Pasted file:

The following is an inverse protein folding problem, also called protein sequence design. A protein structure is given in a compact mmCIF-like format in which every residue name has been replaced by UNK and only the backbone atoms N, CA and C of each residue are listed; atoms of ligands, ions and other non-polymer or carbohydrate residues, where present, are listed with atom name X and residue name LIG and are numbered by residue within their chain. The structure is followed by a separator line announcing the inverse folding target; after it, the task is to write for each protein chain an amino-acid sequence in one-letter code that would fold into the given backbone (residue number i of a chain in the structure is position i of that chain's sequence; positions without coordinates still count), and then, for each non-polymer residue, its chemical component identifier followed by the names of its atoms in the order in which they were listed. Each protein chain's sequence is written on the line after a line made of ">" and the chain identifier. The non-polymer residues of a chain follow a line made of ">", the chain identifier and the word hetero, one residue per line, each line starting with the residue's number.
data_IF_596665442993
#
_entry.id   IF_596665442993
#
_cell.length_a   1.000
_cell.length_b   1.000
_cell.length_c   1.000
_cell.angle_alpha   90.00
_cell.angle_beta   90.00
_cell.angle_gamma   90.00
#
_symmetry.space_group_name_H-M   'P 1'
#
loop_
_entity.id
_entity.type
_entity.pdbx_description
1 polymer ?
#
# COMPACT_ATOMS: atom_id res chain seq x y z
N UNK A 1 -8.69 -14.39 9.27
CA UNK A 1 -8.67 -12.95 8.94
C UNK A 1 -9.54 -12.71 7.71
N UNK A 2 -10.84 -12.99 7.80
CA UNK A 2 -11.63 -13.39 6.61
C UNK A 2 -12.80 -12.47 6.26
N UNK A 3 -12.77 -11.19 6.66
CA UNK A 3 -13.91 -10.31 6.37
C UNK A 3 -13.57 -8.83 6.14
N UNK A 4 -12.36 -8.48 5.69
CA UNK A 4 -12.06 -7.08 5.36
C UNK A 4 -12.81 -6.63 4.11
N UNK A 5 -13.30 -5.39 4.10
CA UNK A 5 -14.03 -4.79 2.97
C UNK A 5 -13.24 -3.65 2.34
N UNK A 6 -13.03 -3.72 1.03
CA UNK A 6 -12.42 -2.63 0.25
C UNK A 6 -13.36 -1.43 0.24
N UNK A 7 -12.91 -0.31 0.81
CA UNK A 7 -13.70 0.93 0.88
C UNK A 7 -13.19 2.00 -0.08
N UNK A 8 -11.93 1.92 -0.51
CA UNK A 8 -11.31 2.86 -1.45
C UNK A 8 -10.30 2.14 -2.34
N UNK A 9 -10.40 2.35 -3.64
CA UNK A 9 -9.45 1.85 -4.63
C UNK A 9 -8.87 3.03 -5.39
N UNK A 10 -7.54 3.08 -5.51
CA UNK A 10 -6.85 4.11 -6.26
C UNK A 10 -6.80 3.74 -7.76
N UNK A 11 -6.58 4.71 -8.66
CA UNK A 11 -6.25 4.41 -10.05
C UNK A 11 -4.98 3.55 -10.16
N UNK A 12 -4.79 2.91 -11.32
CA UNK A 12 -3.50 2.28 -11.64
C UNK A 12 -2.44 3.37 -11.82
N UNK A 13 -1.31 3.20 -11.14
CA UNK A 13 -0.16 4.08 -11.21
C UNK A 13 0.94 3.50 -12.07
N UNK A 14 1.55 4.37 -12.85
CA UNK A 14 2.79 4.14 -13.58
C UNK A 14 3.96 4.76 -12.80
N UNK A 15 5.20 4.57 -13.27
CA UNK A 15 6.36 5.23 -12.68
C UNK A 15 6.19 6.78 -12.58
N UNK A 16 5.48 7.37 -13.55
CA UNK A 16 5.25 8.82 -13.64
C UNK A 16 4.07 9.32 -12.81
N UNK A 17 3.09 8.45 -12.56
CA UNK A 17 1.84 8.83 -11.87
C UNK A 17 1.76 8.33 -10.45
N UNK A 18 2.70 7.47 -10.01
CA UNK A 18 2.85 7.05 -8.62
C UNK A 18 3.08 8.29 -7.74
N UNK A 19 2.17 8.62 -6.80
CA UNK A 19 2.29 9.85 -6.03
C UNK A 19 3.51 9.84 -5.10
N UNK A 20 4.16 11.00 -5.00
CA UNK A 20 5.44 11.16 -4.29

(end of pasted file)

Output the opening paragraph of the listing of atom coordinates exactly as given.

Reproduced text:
The following is an inverse protein folding problem, also called protein sequence design. A protein structure is given in a compact mmCIF-like format in which every residue name has been replaced by UNK and only the backbone atoms N, CA and C of each residue are listed; atoms of ligands, ions and other non-polymer or carbohydrate residues, where present, are listed with atom name X and residue name LIG and are numbered by residue within their chain. The structure is followed by a separator line announcing the inverse folding target; after it, the task is to write for each protein chain an amino-acid sequence in one-letter code that would fold into the given backbone (residue number i of a chain in the structure is position i of that chain's sequence; positions without coordinates still count), and then, for each non-polymer residue, its chemical component identifier followed by the names of its atoms in the order in which they were listed. Each protein chain's sequence is written on the line after a line made of ">" and the chain identifier. The non-polymer residues of a chain follow a line made of ">", the chain identifier and the word hetero, one residue per line, each line starting with the residue's number.